Blas F. Ople

Senator Blas F. Ople was born on February 3, 1927 in Hagonoy, Bulacan, to working-class parents. His father Felix Antonio Ople was a craftsman who repaired boats while his mother Segundina Fajardo, was a simple housewife. The young Ople graduated valedictorian at the Hagonoy Elementary School. 

Ople fought in the Second World War as a teenage officer of the Del Pilar Regimet, Bulacan Military Area. He also fought under the BMA's Buenvista Regimet until the capture of General Yamashita in 1945.

After finishing high school at FEU in 1948, he studied Liberal Arts at UP and MLQU University. He graduated with Liberal Arts degree at the Educational Center of Asia (formerly Quezon College) in Manila. Looking for the so-called greener pasture, the hardworking Bulakeño applied for a job at the Manila Times - Daily Mirror publications where he was hired on the spot as desk editor of the Daily Mirror. He did this on the basis of an instant rewrite test which he passed with flying colors.

As journalist, Ople was considered as one of the youngest columnist in that golden era of journalism. He wrote the light and breezy column "Jeepney Tales" for the Daily Mirror, sister publication of the old Manila Times. Aside from the flourishing journalistic career, he also headed the Blas F. Ople Associates, a public relations consulting firm.

He was the co-founder and executive vice chairman of the National Progress Movement or Kilusang Makabansa which raised issues on nationalism and social justice in the late 1950s. He wrote political and social commentaries for print media.

In 1963, he headed the Executive Planning Group of Magsaysay-for-President Movement. He later served as technical assistant on labor and agrarian affairs to President Ramon Magsaysay and concurrently as special assistant to the late Labor Secretary Terry Adevoso. Ople taught as  a professor lecturer at UP on Philippine Institution (Rizal studies) and at the Philippine College of Commerce, now Polytechnic University of the Philippines.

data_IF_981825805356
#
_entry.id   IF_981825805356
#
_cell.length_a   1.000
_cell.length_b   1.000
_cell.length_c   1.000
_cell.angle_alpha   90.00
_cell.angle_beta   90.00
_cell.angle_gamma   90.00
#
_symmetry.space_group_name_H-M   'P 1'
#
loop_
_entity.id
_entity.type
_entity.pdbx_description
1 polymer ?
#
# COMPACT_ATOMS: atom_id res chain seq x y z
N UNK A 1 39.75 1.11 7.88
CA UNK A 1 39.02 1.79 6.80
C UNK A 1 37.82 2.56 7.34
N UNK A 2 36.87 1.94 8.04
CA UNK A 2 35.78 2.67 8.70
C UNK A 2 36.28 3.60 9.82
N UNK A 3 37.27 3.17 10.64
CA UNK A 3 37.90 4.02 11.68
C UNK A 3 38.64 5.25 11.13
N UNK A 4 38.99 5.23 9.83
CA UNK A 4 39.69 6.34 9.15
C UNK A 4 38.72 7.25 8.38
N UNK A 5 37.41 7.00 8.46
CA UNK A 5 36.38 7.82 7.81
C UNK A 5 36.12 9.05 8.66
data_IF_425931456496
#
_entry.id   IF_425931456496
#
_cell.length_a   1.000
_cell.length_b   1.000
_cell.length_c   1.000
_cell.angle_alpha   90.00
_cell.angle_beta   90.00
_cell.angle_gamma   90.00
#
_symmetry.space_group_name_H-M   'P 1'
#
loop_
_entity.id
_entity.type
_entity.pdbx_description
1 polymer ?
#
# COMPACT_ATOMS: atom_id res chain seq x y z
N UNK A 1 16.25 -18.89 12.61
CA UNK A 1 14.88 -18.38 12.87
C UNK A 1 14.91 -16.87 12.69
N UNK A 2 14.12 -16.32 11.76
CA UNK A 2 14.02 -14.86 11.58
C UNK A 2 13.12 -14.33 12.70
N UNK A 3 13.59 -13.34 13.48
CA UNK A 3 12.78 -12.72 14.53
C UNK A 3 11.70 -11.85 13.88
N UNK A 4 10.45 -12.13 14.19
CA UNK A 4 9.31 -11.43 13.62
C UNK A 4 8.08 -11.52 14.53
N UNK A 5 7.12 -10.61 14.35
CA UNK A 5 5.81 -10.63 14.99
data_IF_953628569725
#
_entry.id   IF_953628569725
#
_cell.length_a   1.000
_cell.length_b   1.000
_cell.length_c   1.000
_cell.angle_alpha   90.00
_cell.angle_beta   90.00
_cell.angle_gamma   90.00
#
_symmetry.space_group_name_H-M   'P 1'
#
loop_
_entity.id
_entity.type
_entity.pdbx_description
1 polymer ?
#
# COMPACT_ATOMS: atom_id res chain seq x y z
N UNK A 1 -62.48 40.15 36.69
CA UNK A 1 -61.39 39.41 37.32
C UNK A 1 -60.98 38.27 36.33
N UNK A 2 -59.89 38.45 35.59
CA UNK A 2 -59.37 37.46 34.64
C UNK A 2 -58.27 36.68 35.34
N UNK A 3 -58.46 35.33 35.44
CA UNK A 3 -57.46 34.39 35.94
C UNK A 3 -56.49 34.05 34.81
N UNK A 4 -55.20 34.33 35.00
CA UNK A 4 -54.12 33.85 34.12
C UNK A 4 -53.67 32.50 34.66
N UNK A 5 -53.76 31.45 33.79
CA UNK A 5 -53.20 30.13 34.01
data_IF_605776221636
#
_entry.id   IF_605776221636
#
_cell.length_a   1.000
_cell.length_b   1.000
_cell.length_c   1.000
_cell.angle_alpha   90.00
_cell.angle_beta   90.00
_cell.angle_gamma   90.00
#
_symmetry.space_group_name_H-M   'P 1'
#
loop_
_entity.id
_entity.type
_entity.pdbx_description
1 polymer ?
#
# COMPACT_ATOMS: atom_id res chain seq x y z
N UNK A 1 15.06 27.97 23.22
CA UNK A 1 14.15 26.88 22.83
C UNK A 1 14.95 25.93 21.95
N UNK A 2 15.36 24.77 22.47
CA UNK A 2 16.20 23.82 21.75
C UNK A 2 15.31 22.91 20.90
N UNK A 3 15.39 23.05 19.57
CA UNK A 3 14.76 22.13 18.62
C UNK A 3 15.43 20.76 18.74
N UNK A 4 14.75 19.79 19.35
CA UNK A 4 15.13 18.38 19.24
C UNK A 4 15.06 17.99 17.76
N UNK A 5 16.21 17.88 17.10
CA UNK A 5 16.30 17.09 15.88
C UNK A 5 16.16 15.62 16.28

In 1967, he became assistant to then President of the Philippines Ferdinand Marcos as labor secretary. He ran for Senate in 1971 under the banner of the Nacionalista Party, but lost. He was considered as the "Father of the Labor Code" which was signed into law by President Marcos in 1974. The book codified all labor and social regulations in the country. He also fathered the National Manpower and Youth Council (now TESDA) to carry out the training program for skilled workers. Ople initiated the overseas employment in 1976, which has since a major prop of the Philippine economy. The program generated employment for the estimated four to seven million Filipino workers overseas which remitted $7 billion. To further assist the country's overseas workforce, he created the Philippine Overseas Employment Administration, the Overseas Workers Welfare Administration, and the Philippine Labor attache corps to carry out the overseas employment program.     

In 1975, he was elected president of the 60th general assembly of the International Labor Organization, the first and only Filipino to hold that post.

In 1983, Ople was recipient of a Gold Medal of Appreciation from the ILO for his contributions to social justice both in his country and in the international community.

In April 1978, he topped the elections for National Assembly representing his home region of Central Luzon, consisting of Bulacan, Pampanga, Tarlac, Nueva Ecija, Bataan and Zambales. He was reelected to the regular Batasang Pambansa representing his home province of Bulacan in 1984.

In May 1985, he was appointed by president Corazon Aquino as member of the opposition to serve in the Constitutional Commision of 1986. His performance as one of the framers of the 1987 Philippine constitution was considered outstanding. He served as chairman of the institution for Public Policy, a policy research institute.

In 1992, Ople ran for the Senate under the Laban ng Demokratikong Pilipino (LDP) and won, placing No. 11 in the 24-man winning slate. He served for six years with his co-winners in the top 12. The lower 12 served  for three years. He was elected Senate President Pro Tempore in October 1996. He was reelected in same post July 1997.

In 1998, he ran for reelection under the ticket of the Laban ng Makabayang Masang Pilipino and won, placing seventh.

In the Senate, he chaired the Senate foreign relations committee and served as a member of the Commission on Appointments. He became acting Senate President with the resignation and death of Senate President Marcelo Fernan. In July 26, 1999 he was elected by his colleagues as the President of the Senate and served until July 12, 2000.

As a writer, he authored the following books: Frontier of Social Policy, Workers, Managers, Elites. The Human Spectrum of Development, The Freedom to Achieve, Global but Parochial, the Philippines and the World, and Windows to a Changing World.

As a columnist, he wrote columns for various newspapers - Horizons, Manila Bulletin, Windows, Panorama Magazine, Interface Graphic Magazine and Balintataw Balita.

He is married to Susana Vasquez. They have seven children.

Senate Presidents